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Fashion moving forward: Is wearing white still in?

We are about two weeks post-Memorial Day weekend, which has been the official kick-off of summer post-pandemic!


It's so easy to get into traditions of "Don't wear white after Labor Day or before Memorial Day weekend. While growing up, I always wondered where this rule came from. I had family members who held very prestigious positions in the 30’s and 40’s and they'd pass down these notions to generations. I also had family members who weren't as affluent and I always wondered why they tried to "Keep up with the Joneses," especially if the people making these rules budgets didn’t match theirs.


So, let's do a little research.

 

Based on multiple reports, the "No white after Labor Day or before Memorial Day" came about as a status symbol. Just as the British purposely changed their accents to stand out from Americans, there's always something about the upper class always wanting to differentiate themselves. In the 1930's, given the new climate of America only being a generation out of slavery, this definitely surfaced in fashion when segregation laws were still in full effect separating the masses.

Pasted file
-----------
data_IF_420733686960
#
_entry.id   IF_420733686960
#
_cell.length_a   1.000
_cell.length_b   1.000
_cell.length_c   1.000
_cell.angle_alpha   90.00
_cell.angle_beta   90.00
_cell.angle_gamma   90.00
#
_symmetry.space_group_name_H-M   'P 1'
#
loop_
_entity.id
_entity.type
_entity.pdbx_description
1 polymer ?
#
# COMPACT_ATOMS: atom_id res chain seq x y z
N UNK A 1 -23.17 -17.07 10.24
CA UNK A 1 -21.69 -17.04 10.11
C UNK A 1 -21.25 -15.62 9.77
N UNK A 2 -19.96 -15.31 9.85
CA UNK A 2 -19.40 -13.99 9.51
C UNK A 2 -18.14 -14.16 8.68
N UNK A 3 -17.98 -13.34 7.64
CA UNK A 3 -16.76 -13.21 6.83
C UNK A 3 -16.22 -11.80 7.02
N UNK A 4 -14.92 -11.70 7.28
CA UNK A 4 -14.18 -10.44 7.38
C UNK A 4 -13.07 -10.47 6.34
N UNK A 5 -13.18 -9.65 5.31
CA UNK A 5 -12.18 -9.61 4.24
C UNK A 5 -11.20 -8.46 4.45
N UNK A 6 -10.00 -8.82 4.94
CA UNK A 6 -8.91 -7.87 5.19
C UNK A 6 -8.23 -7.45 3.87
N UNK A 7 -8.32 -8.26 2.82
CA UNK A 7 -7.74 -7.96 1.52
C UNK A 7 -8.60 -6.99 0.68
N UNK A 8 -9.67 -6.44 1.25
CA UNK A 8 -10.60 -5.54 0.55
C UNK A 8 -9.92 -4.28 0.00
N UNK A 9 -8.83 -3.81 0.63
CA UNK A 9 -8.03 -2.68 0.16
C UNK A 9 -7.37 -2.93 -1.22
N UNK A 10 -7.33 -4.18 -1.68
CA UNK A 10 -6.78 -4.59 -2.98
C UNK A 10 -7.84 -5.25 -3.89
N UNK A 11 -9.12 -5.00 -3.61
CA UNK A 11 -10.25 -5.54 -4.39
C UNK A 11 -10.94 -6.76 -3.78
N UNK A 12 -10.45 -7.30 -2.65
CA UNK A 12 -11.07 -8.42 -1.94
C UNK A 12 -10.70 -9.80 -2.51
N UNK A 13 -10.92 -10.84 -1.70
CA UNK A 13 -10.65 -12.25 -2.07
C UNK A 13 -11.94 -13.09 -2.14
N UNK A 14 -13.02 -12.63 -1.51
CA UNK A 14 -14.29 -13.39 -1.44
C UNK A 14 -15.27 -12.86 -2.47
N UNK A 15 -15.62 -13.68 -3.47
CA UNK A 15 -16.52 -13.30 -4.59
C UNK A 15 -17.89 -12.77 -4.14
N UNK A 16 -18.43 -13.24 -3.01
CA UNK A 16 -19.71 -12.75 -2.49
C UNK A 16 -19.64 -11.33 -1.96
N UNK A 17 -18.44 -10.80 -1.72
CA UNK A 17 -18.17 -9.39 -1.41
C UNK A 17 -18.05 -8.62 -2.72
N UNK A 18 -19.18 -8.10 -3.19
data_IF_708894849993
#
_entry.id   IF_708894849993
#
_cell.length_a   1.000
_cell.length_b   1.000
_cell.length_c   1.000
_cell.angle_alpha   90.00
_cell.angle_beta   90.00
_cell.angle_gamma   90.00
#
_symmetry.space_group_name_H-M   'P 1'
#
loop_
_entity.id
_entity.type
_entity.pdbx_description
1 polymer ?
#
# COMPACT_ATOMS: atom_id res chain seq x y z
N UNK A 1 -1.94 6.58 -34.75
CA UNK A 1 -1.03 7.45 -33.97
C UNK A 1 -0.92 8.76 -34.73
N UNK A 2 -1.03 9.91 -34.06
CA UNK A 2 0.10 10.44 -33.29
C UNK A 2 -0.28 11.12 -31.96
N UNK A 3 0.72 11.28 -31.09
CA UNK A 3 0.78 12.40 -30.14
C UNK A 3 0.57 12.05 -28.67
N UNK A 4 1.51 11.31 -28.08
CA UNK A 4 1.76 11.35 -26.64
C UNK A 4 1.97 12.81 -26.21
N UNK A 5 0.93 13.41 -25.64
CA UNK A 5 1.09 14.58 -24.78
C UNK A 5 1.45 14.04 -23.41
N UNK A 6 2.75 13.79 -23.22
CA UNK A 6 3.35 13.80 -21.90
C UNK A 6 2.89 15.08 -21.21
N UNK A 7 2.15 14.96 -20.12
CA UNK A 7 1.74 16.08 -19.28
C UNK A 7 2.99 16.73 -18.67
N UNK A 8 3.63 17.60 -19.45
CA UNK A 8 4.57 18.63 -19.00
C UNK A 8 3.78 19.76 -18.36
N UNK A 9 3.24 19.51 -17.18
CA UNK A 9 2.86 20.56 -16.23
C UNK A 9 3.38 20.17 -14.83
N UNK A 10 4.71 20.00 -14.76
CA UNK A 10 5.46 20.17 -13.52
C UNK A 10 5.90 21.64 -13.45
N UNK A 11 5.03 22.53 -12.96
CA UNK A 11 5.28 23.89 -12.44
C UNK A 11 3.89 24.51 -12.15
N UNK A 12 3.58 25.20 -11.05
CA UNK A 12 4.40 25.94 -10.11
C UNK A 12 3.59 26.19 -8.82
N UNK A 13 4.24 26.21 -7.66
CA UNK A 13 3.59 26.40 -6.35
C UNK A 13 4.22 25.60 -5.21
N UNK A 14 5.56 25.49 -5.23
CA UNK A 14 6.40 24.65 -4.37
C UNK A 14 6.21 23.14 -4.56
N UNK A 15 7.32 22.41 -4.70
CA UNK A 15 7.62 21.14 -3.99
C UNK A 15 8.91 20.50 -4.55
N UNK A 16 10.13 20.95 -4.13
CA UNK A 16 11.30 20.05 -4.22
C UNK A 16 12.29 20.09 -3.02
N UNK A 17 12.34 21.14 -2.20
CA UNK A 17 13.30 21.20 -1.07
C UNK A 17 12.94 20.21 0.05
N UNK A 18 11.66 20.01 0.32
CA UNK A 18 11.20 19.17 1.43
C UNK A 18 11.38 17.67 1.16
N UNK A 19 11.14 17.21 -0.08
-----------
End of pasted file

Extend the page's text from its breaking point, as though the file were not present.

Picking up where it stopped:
Throughout these times, it was popular and known in elite circles that the very wealthy only wear white in the summer. The rich felt that lighter colored clothes gave off a certain aesthetic, the look of leisure. Many affluent people deemed dark clothing to be mostly for working class people.


Others say the "No white before Memorial Da


y or after Labor Day" was due to the schedule of the very affluent, the people who were in a position to live a luxurious life and had vacation homes. When you think of vacation, one might think sun, beach, recreationa


l activities, etc. The wealthy adapted and adjusted their wardrobe to still reflect status and to literally go with the breeze.

 

I remember being 15 and vacationing in Mexico and several European countries and being so captivated by all of the fashion houses


and the fashion culture in general. Though I had already been in love with fashion because I had recently learned to sew, seeing the finished product and the look on some designers' faces is something that I will never forget. I met a designer in an Italian leather store and one thing I learned after speaking with hi


m is that though fashion carries many historical roots and influences, it is still largely opinion based: who is wearing what, what a person feels like wearing, and most importantly...INNOVATION.